On Monday, several important members of the former players union and NFLPA assistant executive director of external affairs George Atallah, held a media conference call in which they outlined their positions in detail for the first time since the decertification and lockout last Friday. I will be going extensively into those issues later Monday, but I wanted to get a line-by-line summary up so that you can see where the players stand after a solid weekend of invective from the NFL's side.
The players on the call were former Seattle Seahawks, New York Jets and Tennessee Titans center Kevin Mawae, New Orleans Saints quarterback Drew Brees, and Indianapolis Colts center Jeff Saturday. All three spoke convincingly and eagerly; the players at times taking questions over from Atallah to give their view.
One thing that was perfectly clear from the start of the call — after the appeal decision in the lockout insurance case, and two weeks of mediation that ended last Friday, the players may have their heels dug in even more than before. This is going to the Minnesota District Court on April 6, and though the players (now termed the "class counsel" as opposed to the "players union") could decide to negotiate further with the owners, it would seemingly take a near-miracle for that to happen. These guys are not happy with the way things went, and they want the world to know.
Here, for now, are the salient points of the call.
Atallah said that the language of the Doty appeal ruling on the lockout insurance case provides potential damages to the players, but that there is no timeline for that to happen. David Doty will not hear the Brady v. NFL case, but he would/will hear arguments re: damages. So, Doty's still involved.
Atallah would not comment on recent reports stating that the players have been encouraged to boycott the draft.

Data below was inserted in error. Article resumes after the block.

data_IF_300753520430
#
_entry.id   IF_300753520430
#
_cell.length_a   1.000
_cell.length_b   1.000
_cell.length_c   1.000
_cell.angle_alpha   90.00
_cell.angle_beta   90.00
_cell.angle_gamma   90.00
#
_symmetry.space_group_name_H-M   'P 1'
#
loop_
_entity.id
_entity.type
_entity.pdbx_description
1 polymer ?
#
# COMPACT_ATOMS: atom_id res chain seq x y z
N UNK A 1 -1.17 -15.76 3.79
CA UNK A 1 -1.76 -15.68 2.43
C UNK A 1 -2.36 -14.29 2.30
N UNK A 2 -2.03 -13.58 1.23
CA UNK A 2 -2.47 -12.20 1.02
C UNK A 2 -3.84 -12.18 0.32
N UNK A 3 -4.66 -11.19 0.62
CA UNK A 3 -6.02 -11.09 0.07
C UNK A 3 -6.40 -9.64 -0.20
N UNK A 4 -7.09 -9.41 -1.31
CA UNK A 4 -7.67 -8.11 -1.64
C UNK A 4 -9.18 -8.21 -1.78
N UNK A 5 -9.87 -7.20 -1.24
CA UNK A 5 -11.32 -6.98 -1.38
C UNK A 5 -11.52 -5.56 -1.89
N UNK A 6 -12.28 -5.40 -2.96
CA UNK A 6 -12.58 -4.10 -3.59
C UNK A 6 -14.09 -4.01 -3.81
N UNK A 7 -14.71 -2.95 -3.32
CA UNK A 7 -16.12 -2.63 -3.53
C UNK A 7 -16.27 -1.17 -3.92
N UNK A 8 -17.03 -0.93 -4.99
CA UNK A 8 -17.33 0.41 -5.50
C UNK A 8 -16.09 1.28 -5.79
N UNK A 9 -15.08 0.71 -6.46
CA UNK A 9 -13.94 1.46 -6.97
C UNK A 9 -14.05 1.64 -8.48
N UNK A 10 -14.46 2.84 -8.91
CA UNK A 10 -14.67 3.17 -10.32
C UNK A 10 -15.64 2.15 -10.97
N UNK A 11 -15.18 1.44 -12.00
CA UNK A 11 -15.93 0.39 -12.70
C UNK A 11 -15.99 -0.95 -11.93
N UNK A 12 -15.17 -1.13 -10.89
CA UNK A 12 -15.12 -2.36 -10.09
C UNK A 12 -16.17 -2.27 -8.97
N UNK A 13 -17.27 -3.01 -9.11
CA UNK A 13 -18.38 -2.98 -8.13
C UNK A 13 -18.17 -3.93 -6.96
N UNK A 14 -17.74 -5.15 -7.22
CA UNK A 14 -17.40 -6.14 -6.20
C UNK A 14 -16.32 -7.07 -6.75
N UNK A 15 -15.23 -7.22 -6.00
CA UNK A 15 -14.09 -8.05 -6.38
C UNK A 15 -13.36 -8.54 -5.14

To a man, the players said that whether Doty, Susan Nelson, or Batman hears the antitrust case, it doesn't matter. The law is more important than the judge.
Mawae said that the April 6 court date doesn't matter from a timing perspective — as long as the players can play in the fall, it's irrelevant.
Brees put his name as a primary plaintiff on the Brady case because he wanted to do something meaningful for the players now, before, and in the future.
As to the NFL's portrayal that the last deal offered to the players split the difference, it's important to remember that the league was attempting to "split the difference" between the $2 billion the owners want off the top of gross revenue now, not the $1 billion they got off the top in the old CBA. Brees said that the last proposal was trying to get back $1.66 billion in the first four years, and "that was only a good deal to them."
Mawae said that of all the misrepresented statements by the NFL, the worst was the claim that the players walked away from the negotiations. Atallah tag-teamed on this as well, saying that the NFL's timeline view was ridiculous, and he half-sarcastically wondered if he should present time-stamped photos of the fax machine used to send the decertification papers so that people would know what happened when.
Mawae said that it was amazing to him that a paid attorney would be like that in public, obviously referring to NFL counsel Jeff Pash, who has been the league's primary mouthpiece through this most recent process. A slew of lawyer jokes immediately hit Twitter when I put that up.